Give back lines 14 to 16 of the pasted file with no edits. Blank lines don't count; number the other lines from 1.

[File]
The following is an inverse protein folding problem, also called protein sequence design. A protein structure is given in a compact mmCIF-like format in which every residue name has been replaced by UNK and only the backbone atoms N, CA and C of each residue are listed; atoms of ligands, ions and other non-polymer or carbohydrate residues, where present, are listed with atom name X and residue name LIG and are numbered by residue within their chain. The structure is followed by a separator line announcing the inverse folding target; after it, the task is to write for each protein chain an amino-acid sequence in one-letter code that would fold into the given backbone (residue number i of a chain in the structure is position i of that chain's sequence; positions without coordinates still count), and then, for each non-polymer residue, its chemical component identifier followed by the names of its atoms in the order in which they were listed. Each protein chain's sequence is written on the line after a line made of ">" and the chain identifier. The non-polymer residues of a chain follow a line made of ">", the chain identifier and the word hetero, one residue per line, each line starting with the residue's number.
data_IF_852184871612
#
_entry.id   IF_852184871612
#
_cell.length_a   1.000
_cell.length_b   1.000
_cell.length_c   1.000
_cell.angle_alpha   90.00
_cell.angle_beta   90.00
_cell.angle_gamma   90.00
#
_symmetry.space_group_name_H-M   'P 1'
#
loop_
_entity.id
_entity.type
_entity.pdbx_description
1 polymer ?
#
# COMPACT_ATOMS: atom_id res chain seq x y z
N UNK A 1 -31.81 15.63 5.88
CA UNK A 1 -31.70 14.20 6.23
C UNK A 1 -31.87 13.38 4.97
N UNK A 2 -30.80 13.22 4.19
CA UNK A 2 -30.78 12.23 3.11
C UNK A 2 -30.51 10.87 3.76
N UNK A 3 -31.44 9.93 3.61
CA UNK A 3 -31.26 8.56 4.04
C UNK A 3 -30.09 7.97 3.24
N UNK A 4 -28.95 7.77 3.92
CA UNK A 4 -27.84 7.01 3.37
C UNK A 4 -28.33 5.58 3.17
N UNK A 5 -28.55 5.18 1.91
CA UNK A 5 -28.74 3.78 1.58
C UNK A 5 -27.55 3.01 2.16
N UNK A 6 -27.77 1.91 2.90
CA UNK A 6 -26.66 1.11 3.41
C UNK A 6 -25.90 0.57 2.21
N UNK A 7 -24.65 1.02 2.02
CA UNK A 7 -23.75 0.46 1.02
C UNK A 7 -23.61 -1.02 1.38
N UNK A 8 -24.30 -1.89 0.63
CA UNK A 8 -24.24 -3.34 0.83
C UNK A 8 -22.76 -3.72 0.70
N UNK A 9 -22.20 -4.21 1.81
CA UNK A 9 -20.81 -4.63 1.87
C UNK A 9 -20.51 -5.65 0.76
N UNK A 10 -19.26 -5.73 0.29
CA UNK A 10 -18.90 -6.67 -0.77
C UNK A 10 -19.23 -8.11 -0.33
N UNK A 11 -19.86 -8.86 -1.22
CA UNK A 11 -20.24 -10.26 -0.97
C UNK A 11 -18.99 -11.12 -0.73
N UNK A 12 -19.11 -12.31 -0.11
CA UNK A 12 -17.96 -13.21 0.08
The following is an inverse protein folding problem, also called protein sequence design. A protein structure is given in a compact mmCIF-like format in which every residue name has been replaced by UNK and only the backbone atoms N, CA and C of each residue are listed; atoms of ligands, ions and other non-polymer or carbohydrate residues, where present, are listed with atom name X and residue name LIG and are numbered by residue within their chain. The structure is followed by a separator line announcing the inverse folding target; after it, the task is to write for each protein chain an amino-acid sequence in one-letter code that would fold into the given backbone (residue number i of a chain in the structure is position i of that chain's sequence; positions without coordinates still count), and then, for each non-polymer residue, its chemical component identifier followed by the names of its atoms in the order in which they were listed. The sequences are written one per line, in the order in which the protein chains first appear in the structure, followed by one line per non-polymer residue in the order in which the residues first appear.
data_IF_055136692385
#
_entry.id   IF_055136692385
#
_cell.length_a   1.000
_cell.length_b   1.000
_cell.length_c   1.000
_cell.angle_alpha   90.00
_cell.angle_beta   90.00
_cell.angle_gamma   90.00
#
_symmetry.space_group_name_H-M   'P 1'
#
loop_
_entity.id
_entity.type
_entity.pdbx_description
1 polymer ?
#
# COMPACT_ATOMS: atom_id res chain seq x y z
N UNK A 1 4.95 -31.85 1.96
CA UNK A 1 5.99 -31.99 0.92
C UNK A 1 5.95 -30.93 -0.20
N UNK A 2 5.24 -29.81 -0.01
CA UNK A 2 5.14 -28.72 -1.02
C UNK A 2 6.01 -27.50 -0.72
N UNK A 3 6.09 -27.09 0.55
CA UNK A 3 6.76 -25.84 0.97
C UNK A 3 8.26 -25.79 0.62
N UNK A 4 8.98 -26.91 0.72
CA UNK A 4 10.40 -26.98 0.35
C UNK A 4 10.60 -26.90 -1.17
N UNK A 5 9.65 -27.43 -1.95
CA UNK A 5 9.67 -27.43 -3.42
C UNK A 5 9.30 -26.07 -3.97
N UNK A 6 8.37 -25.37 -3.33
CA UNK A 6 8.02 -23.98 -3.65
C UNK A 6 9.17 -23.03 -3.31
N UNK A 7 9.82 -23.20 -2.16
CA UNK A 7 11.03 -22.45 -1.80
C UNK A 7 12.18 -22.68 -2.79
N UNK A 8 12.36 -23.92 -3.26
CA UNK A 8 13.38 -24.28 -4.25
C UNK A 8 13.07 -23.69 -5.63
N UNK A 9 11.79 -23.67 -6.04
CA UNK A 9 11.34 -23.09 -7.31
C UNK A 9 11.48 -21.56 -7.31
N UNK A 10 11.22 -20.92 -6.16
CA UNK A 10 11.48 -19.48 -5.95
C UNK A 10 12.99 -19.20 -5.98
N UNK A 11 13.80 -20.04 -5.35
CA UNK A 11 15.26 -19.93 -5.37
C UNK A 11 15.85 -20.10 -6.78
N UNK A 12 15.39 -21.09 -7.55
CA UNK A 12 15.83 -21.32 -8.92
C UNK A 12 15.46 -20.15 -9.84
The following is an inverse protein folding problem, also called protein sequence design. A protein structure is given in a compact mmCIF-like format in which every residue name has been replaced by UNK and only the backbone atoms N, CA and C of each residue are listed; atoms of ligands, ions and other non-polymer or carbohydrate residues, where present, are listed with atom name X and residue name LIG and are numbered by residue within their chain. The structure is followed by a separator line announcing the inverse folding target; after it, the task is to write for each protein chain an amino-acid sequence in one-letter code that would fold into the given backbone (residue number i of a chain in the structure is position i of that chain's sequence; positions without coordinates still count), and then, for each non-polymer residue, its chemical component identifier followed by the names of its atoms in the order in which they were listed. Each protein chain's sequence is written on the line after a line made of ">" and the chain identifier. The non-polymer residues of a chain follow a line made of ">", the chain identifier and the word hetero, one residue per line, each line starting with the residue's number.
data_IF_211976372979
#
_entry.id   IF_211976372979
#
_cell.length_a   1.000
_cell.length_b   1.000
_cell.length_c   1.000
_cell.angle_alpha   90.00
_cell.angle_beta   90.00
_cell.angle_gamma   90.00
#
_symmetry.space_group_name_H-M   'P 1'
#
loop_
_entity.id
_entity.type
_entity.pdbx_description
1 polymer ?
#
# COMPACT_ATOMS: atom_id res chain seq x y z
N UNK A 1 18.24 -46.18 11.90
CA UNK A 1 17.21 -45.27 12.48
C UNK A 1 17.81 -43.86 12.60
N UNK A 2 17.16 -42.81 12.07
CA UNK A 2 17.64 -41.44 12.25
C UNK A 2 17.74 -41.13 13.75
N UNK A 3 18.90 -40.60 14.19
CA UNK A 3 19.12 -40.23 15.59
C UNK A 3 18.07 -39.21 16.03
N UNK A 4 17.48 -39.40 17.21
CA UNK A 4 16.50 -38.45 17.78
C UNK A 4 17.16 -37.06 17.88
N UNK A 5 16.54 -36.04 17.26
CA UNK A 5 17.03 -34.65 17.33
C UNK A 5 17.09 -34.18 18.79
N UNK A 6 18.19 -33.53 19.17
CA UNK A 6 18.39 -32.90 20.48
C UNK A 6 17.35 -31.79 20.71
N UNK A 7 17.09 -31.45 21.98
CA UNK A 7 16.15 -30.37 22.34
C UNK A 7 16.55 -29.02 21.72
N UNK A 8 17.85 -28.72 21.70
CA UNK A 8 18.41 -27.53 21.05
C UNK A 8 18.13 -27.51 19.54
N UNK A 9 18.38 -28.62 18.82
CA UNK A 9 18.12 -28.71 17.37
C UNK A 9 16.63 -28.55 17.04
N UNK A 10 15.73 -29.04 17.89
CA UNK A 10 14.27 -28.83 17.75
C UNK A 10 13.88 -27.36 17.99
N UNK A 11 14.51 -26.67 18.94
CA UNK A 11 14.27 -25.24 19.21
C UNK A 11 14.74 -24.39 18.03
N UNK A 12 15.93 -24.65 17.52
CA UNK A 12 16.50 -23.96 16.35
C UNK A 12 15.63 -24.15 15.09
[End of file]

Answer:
#
loop_
_entity.id